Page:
Leaving the Forces – Your Guide to Civilian CVs

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Leadership, resilience, adaptability, dependability, a range of interpersonal skills, integrity, teamwork, compassion, the ability to perform under pressure – the list goes on and on.

For many service leavers, a major challenge is being able to write about those skills in a way that links up with job opportunities on civvy street.

Your CV is not a be-all and end-all when it comes to finding work, but it’s still a key to unlocking a wealth of career opportunities. Here are some useful tips to help you showcase your value. 

Watch Your Language

Consider who’s doing the reading. Civilian employers might have a hard time understanding military terminology, so it’s important to translate your skills and experiences into easily accessible language.

This doesn’t just mean dropping your acronyms/jargon – it applies to your role as well. For example, if you were in the Logistics Corps, you may want to say you were responsible for effective supply chain management in dynamic and challenging environments.

If you’re unsure of how to translate specific experience, you can always try using ChatGPT for support. For example, you can provide it with the prompt: ‘Can you translate my experience of performing field surgery under fire into civilian language for my CV,’ and it will translate it into a way that works for your civvy CV.

This may be able to help you form a better understanding of what language to use.

It’s worth remembering that your CV should be tailor-made for the job you’re applying for. The blanket approach to sending out CVs won’t yield the best results, even if you're applying for the same roles. Every company is different, making the research phase of your job hunt essential.

Ask yourself:

·       What experience do I have that’s relevant to the role I’m applying for?

·       Why do I want this role in particular?

·       Do I have any specific qualifications or security clearances that make me a good fit for this position?

·       Are they a military-friendly employer?

·       What initiatives/policies do they have in place (if any) to support veterans in their workforce?

If you’re aware of any veterans who currently work at the company you’re applying for, it’s well worth reaching out.

What to Include

1.An Overview Statement – a summary of your skillset is a superb way to introduce your skills in a way that connects with the role you’re applying for. For example: ‘Highly skilled Royal Engineer with over 10 years of experience in infrastructure, logistics, and construction. A proven leader with a track record of delivering projects under pressure in challenging environments. Committed to safety, superior quality and teamwork.’

2.Your Skills and Traits – this section should spotlight your key skills, so ideally, you’ll want to make sure that they relate to the role you’re targeting. For example, if you’re applying for a customer service role, skills like ‘excellent verbal communication, empathic and approachable, highly skilled in both independent and teamworking situations.’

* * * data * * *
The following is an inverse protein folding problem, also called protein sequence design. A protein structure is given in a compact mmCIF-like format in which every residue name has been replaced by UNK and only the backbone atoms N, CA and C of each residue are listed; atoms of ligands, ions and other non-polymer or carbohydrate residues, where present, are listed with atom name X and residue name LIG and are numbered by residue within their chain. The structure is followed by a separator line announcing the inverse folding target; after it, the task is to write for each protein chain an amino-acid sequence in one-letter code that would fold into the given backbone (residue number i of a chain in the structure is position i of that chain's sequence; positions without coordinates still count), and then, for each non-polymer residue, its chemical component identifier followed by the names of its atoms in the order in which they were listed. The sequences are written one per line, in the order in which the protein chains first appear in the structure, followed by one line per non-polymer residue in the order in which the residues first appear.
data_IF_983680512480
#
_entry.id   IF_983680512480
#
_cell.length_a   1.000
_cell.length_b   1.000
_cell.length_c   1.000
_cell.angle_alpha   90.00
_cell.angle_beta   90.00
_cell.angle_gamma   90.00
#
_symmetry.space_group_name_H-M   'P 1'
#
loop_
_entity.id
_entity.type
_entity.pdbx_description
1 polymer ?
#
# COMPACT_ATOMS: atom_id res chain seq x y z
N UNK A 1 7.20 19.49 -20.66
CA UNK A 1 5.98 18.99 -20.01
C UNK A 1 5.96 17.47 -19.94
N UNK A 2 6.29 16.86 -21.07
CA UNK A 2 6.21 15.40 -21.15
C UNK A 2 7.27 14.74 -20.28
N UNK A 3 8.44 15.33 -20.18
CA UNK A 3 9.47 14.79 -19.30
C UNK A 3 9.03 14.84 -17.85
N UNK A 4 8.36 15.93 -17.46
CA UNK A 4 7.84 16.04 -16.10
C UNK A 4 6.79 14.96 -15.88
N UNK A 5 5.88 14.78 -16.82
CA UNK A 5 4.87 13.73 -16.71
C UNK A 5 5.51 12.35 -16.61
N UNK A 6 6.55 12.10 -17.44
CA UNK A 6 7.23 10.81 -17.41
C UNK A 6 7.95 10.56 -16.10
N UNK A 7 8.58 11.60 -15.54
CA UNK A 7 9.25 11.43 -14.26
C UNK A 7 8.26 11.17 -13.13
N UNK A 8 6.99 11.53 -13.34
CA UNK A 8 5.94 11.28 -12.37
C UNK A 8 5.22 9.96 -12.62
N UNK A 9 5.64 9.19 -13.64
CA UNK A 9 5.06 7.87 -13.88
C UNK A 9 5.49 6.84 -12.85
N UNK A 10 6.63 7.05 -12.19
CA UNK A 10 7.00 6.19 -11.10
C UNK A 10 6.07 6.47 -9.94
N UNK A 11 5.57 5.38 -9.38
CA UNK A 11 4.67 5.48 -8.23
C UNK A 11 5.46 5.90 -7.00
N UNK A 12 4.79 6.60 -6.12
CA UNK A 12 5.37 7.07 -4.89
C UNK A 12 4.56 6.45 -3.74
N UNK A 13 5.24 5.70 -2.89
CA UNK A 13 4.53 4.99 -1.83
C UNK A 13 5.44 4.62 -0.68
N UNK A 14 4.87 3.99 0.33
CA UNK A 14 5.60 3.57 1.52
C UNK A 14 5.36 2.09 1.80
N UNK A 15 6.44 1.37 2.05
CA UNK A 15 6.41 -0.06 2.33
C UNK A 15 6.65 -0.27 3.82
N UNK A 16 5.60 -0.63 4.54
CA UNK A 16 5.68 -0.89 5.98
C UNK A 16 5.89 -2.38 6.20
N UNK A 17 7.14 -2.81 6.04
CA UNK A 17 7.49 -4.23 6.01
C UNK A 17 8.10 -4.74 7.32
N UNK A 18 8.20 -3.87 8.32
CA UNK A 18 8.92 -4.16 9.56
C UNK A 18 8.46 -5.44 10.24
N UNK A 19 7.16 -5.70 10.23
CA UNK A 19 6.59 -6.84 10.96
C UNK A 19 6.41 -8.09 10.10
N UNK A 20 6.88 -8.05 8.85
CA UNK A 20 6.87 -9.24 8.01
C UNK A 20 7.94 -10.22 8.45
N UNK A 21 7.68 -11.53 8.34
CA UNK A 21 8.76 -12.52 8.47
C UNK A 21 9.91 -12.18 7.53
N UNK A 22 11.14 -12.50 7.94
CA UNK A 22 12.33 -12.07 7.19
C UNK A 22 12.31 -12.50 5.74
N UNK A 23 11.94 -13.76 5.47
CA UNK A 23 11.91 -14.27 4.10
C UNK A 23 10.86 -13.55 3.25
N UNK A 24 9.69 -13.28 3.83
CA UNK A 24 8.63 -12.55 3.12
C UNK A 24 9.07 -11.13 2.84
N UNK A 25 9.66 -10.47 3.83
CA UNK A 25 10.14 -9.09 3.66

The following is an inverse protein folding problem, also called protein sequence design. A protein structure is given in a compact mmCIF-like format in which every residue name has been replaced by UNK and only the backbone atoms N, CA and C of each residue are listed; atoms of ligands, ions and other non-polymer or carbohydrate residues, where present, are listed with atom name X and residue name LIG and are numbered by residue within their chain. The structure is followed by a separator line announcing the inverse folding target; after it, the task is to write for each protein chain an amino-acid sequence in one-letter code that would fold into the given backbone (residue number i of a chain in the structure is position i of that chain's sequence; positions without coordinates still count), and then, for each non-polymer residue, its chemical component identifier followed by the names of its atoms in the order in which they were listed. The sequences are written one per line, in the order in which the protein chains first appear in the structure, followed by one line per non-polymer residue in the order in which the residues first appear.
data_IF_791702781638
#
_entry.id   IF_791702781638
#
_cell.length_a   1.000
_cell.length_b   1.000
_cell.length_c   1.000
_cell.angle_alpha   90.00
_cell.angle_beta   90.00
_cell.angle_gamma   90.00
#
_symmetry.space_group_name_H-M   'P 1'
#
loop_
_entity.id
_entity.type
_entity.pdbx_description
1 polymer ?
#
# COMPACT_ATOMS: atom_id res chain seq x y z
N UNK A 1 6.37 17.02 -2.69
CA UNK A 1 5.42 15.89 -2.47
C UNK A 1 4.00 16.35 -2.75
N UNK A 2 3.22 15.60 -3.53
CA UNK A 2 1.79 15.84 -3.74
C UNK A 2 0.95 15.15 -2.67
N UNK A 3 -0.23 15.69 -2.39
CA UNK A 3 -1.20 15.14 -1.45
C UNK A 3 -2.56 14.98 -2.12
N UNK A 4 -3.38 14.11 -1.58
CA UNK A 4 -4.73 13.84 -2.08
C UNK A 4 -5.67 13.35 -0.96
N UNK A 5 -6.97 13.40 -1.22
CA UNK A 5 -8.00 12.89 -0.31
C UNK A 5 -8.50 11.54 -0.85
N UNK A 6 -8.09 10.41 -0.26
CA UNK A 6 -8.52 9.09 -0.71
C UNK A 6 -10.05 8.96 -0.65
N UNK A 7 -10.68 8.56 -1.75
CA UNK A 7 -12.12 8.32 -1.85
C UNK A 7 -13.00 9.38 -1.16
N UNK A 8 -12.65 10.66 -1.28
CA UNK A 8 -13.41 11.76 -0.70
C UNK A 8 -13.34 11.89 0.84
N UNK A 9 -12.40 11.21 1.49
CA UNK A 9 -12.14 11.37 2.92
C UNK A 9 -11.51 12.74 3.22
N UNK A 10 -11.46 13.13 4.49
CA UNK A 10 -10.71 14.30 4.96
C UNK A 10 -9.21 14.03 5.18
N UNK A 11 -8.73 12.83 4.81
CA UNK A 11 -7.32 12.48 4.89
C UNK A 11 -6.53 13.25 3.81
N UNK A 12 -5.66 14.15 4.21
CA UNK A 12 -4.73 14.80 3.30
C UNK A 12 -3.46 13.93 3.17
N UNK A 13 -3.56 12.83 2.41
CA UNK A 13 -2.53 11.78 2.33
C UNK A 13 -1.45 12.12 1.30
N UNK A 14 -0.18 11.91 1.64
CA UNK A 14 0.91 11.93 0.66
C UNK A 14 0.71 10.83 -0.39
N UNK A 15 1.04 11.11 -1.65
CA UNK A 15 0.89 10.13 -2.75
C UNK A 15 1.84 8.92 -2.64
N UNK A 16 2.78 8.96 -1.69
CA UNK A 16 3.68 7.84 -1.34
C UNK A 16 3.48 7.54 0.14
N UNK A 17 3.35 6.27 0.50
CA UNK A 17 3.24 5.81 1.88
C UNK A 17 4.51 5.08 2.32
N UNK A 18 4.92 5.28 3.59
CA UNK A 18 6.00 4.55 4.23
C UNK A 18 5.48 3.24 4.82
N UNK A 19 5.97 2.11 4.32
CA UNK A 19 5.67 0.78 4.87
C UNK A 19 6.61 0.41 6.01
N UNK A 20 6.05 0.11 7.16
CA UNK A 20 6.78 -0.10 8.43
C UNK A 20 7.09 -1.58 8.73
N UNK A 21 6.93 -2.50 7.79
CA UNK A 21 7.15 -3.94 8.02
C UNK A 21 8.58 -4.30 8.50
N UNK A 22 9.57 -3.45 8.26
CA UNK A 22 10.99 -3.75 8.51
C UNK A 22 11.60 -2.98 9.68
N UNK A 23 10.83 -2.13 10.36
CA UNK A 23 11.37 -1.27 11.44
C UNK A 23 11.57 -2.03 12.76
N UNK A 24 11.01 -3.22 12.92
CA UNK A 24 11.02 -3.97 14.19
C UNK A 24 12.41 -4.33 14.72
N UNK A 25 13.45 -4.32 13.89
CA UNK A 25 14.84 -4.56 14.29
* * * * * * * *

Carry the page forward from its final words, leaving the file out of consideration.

3.Quantifiable Experience – numbers speak volumes. If you were a squad leader, you should include how many people you managed in your team. Similarly, if you worked on expensive military equipment, you could frame it as ‘Responsible for maintaining and repairing equipment with of over X’

4.Your Education – Any certifications, workshops, courses, or licenses you obtained during your time in the military are essential inclusions. E.g., a heavy goods license, first aid training, weapons certifications, CPR training etc (make sure to list them in a separate section titled certifications).

For those of you struggling to phrase your skills, consider using this formula for each of your points:

1.      Action (e.g. effectively managed critical supply chains)

2.      Purpose (to ensure the timely delivery of materials and equipment)

3.      Result (resulting in a 50% increase in facility productivity)

What Not to Include

It’s best to steer clear of packing every little detail you can think of onto your CV. This will only detract from the good stuff, and it’s not likely to catch a recruiter’s eye. Avoid using a wall of text, and instead, break down the key responsibilities for your role in clear and concise sections.

It’s important to place the focus on you and not your team. If you were part of a team that achieved something incredible, focus on your part in the process.

Speaking of focusing on yourself, there’s no need to include too much personal information – your age, ethnicity, place of birth, marital status, hobbies (save this for your LinkedIn profile) and any protected characteristics can be left off. Likewise, you don’t have to include any sensitive information that you wouldn’t want to put next to your name, including reference details.

Try and keep it to a two-page maximum. Most CVs can fit nicely on one page, and while there’s no definitive rule, a two-page maximum is typically the length to aim for. Any longer, and you risk losing the attention of the reader or obscuring your achievements.

Support from Ex Military Careers

Making the transition from the forces to a civilian career can feel like an impossible journey, but it doesn’t need to be. There is every reason to be proud of your identity as a veteran, and there are countless avenues to explore with the unique traits and experiences you have. Sometimes, you just need someone to show you where to look.

Ex-Military Careers can connect you with an opportunity that suits your goals, and we can help you make the most of it too. If you’re hoping to connect with a supportive, inclusive community, contact us today.